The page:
Today, I am officially celebrating my 1 year anniversary of leaving my CEO gig to retire early!!!
I honestly cannot believe that it has been a year since I left my job and headed out to my mini-retirement.
You guys know how the story goes…guy leaves CEO gig to take a 6 month mini-retirement. He takes over his personal finances, and realizes that he doesn’t *need* to work anymore. He realizes that he accidentally retired. Then he does what any sensible person would do in this situation. He starts a websites called Accidentally Retired.
And the rest is history…
One year later…the details
One year later, it is safe to say that in my first year of FIRE I did not miss the hassles of corporate america. Not. One. Bit.
I didn’t have to go into the office and have casual small talk with my employees to get to know them better. I didn’t have any 5 or 6 AM meetings with my European colleagues. I didn’t have to worry about potentially needing to fire anyone or fight anyone for whom to hire and when.
All those hassles are so long gone.
I don’t miss the title.
I don’t miss the money.
None of it.
I am just so thankful to be past all of that.
Early retirement still has its own stressors
But it doesn’t mean that there are no stresses in my life.
I have two small children who are non-stop.
We’ve had COVID linger far longer than I initially anticipated.
I have had the worst year of my life for family relationships. Some have deteriorated so bad in the past year, that it will take years to recover them to their previous levels.
And because I didn’t really plan on retiring early, there have been some money stresses and other things along the way.
I’ve spent too much time stressing about where/how to move money, and figuring out a proper plan of action financially.
So while most of my stress has melted away, there is certainly still stress there. Early Retirement is not a holy grail stress reliever…for me at least.
Early Retirement: I wouldn’t change it for the world
Yet, the good outweigh the bad.
For the first time in my adult life, I was able to take some unburdened time for me. I started to journal every morning and look inward, to both figure out what I wanted to do next in my career, but also because I could.
I was able to spend an enormous amount of time with my kids. I’ve been taking them out in the afternoons after school on bike rides, hikes, golf, etc.
I can play golf mid-week with no issues.
Vacation planning now revolves around my kids schedules and not my work schedule.
My happiness has markedly improved. I know this, because I track my happiness and stopping work alone improved my happiness by 23%.
If you don’t believe me, you can see it visualized with so many more dark blue (happy days) and less orange (bad days):
What I have learned over the years via tracking my happiness is that happiness is a choice and something that has to be worked at.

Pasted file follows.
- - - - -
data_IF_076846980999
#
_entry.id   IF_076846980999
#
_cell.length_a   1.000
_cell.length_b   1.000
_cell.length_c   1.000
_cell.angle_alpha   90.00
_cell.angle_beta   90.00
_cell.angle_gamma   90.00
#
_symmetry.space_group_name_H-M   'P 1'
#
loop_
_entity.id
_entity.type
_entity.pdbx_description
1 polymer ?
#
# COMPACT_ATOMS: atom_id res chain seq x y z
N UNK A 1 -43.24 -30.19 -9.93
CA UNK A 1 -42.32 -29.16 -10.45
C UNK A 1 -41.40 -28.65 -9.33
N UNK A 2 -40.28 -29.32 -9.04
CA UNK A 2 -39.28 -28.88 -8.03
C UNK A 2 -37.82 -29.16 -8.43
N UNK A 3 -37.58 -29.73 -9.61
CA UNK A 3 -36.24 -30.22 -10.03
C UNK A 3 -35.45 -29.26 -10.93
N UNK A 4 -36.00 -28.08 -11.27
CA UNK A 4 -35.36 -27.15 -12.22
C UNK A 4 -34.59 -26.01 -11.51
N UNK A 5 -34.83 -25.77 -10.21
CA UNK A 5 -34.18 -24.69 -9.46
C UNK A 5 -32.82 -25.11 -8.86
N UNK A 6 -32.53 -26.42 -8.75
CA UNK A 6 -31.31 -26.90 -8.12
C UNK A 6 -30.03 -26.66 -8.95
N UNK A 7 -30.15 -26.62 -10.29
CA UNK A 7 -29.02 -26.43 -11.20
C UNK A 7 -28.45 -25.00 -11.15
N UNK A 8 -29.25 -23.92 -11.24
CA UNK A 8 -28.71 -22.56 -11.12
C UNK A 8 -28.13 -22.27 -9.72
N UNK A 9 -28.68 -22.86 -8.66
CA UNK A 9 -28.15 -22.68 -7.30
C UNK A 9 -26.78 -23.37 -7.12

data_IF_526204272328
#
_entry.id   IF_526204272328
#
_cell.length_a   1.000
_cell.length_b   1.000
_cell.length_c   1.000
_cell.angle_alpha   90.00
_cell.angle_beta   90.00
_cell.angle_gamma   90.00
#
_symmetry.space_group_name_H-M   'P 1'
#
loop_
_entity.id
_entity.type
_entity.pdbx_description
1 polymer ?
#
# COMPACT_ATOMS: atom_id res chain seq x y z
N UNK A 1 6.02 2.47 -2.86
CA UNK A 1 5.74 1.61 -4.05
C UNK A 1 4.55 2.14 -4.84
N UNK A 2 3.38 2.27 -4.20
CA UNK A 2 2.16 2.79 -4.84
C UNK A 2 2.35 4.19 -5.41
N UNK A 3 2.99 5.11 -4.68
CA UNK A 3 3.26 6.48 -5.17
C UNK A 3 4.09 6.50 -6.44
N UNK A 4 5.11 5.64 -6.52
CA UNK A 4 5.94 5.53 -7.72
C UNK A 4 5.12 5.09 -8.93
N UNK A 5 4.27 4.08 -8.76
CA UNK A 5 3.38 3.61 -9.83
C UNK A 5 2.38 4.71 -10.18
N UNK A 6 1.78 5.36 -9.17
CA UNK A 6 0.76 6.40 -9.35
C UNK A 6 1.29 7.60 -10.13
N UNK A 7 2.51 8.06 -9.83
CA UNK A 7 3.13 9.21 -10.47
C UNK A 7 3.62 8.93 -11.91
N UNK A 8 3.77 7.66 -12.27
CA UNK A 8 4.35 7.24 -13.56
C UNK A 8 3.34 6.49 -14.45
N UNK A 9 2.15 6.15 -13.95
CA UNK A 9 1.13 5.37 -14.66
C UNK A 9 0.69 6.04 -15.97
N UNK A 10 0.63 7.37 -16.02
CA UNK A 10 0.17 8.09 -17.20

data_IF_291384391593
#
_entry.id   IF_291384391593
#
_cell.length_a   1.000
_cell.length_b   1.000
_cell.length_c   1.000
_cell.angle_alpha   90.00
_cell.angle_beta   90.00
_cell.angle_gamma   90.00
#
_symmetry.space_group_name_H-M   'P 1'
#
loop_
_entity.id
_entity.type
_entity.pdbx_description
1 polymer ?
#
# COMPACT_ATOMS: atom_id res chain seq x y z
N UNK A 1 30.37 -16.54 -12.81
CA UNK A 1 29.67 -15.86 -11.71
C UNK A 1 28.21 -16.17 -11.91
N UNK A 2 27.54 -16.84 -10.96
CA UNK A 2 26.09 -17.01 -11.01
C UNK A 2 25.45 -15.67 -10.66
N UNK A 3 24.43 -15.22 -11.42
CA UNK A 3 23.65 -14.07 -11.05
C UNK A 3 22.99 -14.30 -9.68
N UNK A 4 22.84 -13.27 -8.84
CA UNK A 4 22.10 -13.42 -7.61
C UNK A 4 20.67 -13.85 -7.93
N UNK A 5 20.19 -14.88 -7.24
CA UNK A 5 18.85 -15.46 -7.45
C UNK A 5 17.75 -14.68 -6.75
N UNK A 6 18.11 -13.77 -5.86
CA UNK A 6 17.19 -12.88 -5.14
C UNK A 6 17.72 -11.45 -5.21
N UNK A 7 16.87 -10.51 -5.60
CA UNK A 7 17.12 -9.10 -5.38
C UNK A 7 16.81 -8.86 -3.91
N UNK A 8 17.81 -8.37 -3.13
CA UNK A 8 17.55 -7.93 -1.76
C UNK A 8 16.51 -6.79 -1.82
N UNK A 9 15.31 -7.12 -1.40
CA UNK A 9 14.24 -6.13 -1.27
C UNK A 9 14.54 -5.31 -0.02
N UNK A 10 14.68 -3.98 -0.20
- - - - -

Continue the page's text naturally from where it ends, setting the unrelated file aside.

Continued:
Managing expectations is one of the most important aspects of happiness. I have had some great days in which I sit around doing nothing. Not expecting anything and being grateful for what I do have always helps.
I don’t want to fool myself though…clearly not having to work has been a huge benefit to allow me to sit around without a care in the world.
My health has remained mostly the same, but I’ve gotten into a better workout routine and have been much more active between taking my kids out on bike rides, golfing, hiking, etc.
Steps wise I have had a 21.5% increase in activity since I’ve left work. You can see the difference between 2021 and 2020:
There is certainly room for improvement. Once my youngest child goes to school this fall, I will have even more time to be active, workout with my wife, go on longer walks/hikes, etc.
My general diet hasn’t changed at all. My wife is an excellent home chef, and won’t even let me near the kitchen. So 80% of our meals are home cooked meals, a lot of which have come from Hello Fresh which I highly recommend if you are looking for a quality box delivery service.
Net Worth – Now this is where things get interesting. From the time since my last paycheck, our net worth has increased by 18.17%. VTI by comparison was up 39.5% during that time, but this makes sense in that we were invested far too conservatively with our former financial advisor and a majority of the move was made away from him in December and January.
Financial Advisor –Thankfully, with newfound time, I was able to invest more time into reading books and blogs that gave me the courage to write a personal financial plan, fire my advisor, and take over my own investments. This has been much easier than expected, now that I wholeheartedly believe investing only in low-cost index funds.
Retirement Withdrawal Plan – So while not a home run by any means, our net worth certainly didn’t suffer in my first year of early retirement, and hopefully my withdrawal plan will stave off any sequence of return risk.
Expenses – Just to do a quick sort of annual review, I double checked our expenses for the year, and we are on track to hit our spending target. No issues there at all. Next year, we likely to be able to save money on healthcare, which is by far our biggest runaway expenditure.
Taxes – In 2020, we ended up locking in some gains to be able to take over more of our own money management. This bullet hurt a bit, but ultimately was able to unlock a majority of our taxable investments. For 2021, we are targeting $0 in taxes, even while also selling off $110K in long-term gains.
Now that I no longer have a job, I have time to pursue other interests…and that is ultimately the entire reason for early retirement.
Writing – I have always wanted to write a book, but wasn’t sure what exactly I would write about. During the first six months of my mini-retirement, I picked up a copy of The Artist’s Way: 25th Anniversary Edition by Julia Cameron, and started to journal via morning pages. This helped me to discover that I wanted to write this blog.